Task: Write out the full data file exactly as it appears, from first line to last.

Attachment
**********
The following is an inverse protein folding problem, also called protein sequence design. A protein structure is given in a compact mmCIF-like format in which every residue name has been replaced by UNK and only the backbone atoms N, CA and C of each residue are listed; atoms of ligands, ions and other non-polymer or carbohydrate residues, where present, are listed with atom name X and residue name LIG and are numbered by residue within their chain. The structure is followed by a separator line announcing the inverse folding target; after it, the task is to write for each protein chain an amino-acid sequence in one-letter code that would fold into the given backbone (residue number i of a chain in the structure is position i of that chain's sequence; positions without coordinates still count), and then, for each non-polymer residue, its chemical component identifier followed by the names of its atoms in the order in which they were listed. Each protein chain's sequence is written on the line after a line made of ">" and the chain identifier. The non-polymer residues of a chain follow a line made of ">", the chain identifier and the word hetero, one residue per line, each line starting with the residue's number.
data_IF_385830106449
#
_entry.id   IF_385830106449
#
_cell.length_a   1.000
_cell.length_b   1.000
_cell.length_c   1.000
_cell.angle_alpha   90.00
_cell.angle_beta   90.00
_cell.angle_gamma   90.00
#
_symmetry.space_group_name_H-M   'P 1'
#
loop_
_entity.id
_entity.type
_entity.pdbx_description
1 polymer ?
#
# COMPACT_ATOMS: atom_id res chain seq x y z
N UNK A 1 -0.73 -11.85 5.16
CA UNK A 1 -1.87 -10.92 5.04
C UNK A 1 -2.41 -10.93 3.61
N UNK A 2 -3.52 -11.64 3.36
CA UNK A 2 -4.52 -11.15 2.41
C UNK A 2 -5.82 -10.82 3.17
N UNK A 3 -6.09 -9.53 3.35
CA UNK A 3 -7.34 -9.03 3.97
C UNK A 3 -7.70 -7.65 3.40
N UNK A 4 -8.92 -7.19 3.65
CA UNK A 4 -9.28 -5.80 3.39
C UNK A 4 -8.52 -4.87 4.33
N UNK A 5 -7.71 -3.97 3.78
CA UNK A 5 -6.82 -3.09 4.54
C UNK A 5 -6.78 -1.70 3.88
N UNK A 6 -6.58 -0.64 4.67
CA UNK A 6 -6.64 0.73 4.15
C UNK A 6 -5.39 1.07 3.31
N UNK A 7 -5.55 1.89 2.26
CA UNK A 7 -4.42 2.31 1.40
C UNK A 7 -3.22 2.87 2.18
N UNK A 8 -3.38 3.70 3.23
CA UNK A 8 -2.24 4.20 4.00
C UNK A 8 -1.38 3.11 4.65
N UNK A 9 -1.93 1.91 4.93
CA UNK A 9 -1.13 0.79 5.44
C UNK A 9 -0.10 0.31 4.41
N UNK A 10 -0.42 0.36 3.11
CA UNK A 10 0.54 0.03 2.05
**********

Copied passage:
The following is an inverse protein folding problem, also called protein sequence design. A protein structure is given in a compact mmCIF-like format in which every residue name has been replaced by UNK and only the backbone atoms N, CA and C of each residue are listed; atoms of ligands, ions and other non-polymer or carbohydrate residues, where present, are listed with atom name X and residue name LIG and are numbered by residue within their chain. The structure is followed by a separator line announcing the inverse folding target; after it, the task is to write for each protein chain an amino-acid sequence in one-letter code that would fold into the given backbone (residue number i of a chain in the structure is position i of that chain's sequence; positions without coordinates still count), and then, for each non-polymer residue, its chemical component identifier followed by the names of its atoms in the order in which they were listed. Each protein chain's sequence is written on the line after a line made of ">" and the chain identifier. The non-polymer residues of a chain follow a line made of ">", the chain identifier and the word hetero, one residue per line, each line starting with the residue's number.
data_IF_385830106449
#
_entry.id   IF_385830106449
#
_cell.length_a   1.000
_cell.length_b   1.000
_cell.length_c   1.000
_cell.angle_alpha   90.00
_cell.angle_beta   90.00
_cell.angle_gamma   90.00
#
_symmetry.space_group_name_H-M   'P 1'
#
loop_
_entity.id
_entity.type
_entity.pdbx_description
1 polymer ?
#
# COMPACT_ATOMS: atom_id res chain seq x y z
N UNK A 1 -0.73 -11.85 5.16
CA UNK A 1 -1.87 -10.92 5.04
C UNK A 1 -2.41 -10.93 3.61
N UNK A 2 -3.52 -11.64 3.36
CA UNK A 2 -4.52 -11.15 2.41
C UNK A 2 -5.82 -10.82 3.17
N UNK A 3 -6.09 -9.53 3.35
CA UNK A 3 -7.34 -9.03 3.97
C UNK A 3 -7.70 -7.65 3.40
N UNK A 4 -8.92 -7.19 3.65
CA UNK A 4 -9.28 -5.80 3.39
C UNK A 4 -8.52 -4.87 4.33
N UNK A 5 -7.71 -3.97 3.78
CA UNK A 5 -6.82 -3.09 4.54
C UNK A 5 -6.78 -1.70 3.88
N UNK A 6 -6.58 -0.64 4.67
CA UNK A 6 -6.64 0.73 4.15
C UNK A 6 -5.39 1.07 3.31
N UNK A 7 -5.55 1.89 2.26
CA UNK A 7 -4.42 2.31 1.40
C UNK A 7 -3.22 2.87 2.18
N UNK A 8 -3.38 3.70 3.23
CA UNK A 8 -2.24 4.20 4.00
C UNK A 8 -1.38 3.11 4.65
N UNK A 9 -1.93 1.91 4.93
CA UNK A 9 -1.13 0.79 5.44
C UNK A 9 -0.10 0.31 4.41
N UNK A 10 -0.42 0.36 3.11
CA UNK A 10 0.54 0.03 2.05